Aliza’s Note: Mark Chimsky was the editor for the book Mom, Incorporated that I co-wrote with Danielle Smith. He initially contacted me to propose that we work together on a book project geared toward women with a business focus. I pitched him on my idea for a book called Mom, Incorporated and told him I even had reserved the domain name,, years earlier. Months later, I brought Danielle on as a co-author, and we honed our book idea then wrote it. Our experience working with Mark was every writer’s dream. He was attentive, enthusiastic, involved, encouraging, and he really went to bat for us internally at the publishing house. In addition to being an expert in his field, he’s a gem of a human being. Here’s what Mark says about book publishing.

Bookgirl: What services do you offer authors?  

Mark: I believe in helping authors throughout the creative and publishing process — whether that’s editing or evaluating manuscripts, helping authors develop book proposals, guiding them through the self-publishing process, or coaching them about aspects of working with a publisher.

Continue reading

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Want to Write a Book?


Want to write a book? Be creative. Start writing now. Let nothing stop you. 

It is so easy to second guess yourself when you start THINKING about writing a book. The difference between you and published authors? They sat down and stopped thinking about getting the process of writing a book just right and instead just started writing the ideas out of their head.

Writing a book takes a lot of time and energy. Yes, it is true that I once wrote a book (Cybergrrl: A Woman’s Guide to the World Wide Web) in about three weekends, writing over 10,000 words on just Saturdays and Sundays.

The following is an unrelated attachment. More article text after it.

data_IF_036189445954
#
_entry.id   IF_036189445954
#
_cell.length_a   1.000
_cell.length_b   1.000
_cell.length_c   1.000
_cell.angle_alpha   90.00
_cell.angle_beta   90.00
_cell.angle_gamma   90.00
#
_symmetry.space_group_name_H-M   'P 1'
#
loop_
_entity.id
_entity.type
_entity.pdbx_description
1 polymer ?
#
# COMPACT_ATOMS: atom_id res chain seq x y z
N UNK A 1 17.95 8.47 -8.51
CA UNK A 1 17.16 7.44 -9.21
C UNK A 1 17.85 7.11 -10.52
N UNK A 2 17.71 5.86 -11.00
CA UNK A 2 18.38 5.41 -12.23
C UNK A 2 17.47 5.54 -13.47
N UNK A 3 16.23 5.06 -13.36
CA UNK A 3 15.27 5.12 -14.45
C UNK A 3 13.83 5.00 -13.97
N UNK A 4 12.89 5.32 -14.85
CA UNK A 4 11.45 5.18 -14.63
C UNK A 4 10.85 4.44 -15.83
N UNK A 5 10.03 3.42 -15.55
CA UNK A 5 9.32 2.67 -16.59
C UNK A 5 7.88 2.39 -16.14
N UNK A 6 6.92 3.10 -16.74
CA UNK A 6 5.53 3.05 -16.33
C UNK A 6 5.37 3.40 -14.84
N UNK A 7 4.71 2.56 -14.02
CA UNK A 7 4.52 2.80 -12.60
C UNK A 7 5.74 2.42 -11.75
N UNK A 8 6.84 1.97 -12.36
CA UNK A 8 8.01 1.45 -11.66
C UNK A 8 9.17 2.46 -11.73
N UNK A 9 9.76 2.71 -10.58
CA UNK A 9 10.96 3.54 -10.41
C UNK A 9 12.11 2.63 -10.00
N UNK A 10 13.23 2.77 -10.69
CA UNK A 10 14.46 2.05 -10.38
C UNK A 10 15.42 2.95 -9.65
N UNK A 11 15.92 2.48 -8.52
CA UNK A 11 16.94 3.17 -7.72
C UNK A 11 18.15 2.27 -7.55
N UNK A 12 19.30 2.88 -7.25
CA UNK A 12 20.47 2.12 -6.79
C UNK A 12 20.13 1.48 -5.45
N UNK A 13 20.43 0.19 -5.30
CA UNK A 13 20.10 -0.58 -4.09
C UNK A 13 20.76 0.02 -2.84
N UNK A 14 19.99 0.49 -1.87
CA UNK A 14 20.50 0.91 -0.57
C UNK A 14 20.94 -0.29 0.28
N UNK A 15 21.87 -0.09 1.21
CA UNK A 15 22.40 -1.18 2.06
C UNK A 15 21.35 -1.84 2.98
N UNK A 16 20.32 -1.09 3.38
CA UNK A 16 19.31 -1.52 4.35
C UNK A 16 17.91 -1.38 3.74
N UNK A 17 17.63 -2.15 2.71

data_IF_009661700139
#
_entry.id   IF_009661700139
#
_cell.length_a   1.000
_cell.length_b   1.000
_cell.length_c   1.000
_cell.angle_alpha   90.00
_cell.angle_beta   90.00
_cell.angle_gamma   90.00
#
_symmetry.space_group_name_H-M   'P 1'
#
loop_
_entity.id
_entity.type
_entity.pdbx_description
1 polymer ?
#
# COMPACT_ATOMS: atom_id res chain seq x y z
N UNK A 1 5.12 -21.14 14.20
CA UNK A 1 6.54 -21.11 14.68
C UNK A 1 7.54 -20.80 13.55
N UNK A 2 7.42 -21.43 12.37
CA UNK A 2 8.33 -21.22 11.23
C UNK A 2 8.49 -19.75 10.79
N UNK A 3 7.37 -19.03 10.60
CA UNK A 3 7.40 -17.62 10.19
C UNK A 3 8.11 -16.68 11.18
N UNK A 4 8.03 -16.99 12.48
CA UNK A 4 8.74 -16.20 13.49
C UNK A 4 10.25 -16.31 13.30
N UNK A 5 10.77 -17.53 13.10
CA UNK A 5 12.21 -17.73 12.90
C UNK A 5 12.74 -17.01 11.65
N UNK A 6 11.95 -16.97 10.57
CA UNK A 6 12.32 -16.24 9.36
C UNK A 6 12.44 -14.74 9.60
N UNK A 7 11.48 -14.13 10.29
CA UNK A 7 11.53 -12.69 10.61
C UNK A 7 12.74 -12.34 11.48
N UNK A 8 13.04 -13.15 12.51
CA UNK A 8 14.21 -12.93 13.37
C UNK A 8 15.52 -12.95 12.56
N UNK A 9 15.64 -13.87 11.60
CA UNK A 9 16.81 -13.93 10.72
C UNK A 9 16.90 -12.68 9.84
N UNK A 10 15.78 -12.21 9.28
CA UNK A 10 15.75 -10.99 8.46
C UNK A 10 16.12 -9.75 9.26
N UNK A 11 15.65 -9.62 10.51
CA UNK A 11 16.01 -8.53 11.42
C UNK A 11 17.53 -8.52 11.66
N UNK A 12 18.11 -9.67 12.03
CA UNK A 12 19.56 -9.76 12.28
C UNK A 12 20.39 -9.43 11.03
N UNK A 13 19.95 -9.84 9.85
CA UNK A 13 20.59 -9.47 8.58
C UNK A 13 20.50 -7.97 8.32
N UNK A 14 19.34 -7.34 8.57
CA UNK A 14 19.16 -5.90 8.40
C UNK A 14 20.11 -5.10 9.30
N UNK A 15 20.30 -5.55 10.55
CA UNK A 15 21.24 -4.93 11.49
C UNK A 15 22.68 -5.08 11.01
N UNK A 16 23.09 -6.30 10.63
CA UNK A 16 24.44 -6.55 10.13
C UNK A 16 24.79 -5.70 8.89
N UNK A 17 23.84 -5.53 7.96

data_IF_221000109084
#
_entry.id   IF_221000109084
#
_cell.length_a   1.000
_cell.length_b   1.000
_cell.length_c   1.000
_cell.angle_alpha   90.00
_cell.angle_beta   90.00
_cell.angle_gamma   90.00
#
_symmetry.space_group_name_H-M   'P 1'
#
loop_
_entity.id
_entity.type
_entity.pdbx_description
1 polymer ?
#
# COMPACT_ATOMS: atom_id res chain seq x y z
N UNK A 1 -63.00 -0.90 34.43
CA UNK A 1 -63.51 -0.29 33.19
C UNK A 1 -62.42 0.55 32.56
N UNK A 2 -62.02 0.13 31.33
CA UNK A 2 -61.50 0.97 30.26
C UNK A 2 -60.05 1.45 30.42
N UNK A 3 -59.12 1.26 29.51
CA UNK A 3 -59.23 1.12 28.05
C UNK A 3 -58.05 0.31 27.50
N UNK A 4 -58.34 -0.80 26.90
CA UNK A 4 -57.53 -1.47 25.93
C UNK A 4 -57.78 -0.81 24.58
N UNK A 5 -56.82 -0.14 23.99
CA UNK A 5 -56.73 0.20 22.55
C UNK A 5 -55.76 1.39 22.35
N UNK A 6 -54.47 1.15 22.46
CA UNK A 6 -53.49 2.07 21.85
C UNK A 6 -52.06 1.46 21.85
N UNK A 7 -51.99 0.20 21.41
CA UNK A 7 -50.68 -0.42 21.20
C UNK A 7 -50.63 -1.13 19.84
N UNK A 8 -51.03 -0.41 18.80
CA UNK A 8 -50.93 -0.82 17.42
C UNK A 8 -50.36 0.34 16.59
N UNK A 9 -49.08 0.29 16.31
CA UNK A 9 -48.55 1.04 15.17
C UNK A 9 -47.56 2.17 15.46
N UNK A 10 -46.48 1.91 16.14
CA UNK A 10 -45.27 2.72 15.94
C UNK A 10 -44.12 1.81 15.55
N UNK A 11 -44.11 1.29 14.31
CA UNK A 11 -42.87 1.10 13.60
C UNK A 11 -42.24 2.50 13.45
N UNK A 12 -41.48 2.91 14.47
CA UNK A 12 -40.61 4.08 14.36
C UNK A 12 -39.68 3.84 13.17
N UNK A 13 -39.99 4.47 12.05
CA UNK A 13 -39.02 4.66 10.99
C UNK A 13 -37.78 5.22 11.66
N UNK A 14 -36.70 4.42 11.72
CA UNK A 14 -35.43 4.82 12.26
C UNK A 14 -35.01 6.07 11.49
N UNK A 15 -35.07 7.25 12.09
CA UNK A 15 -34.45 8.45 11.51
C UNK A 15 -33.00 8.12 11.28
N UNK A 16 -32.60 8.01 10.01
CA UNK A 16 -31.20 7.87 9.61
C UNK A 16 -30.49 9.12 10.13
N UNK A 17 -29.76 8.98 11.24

How did I do it?  Continue reading

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Make Time to Make Art

Zen-makeart_edited-1When people ask me how to write a book, my first response is “Write.”

The reality of writing a book is that you have to write a lot of words. You have to get your thoughts on paper or in that digital file displaying on your computer screen. You have to pull ideas out of your head, articulate them, and get them down where you can actually do something with them.

Books are made up of many, many words massaged and manipulated just so in order to tell stories. Even nonfiction books are made up of stories, narratives that bring the reader along as they inform, conjure up thoughts, evoke emotions.

Writing is art. You have to make time for writing if you want to be an author just like you have to make time for art if you want to be an artist.

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Writing a Winning Book Proposal

What does it take to get a nonfiction book deal? A great idea is a good start. But publishers these days look beyond a great idea to how they can promote the book and how the author can be instrumental in the promotion of that book.

That’s where a strong book proposal comes in. A book proposal that provides key, business- and marketing-minded statistics and information can sway a publisher to consider working with even a totally “unknown” author. So authors: You MUST do your homework and craft a thoughtful, detailed nonfiction book proposal to support your great idea.

[Note: I’m writing here solely about nonfiction book proposals based on my experience writing 10 books that have been published by major (and minor) publishers.] Continue reading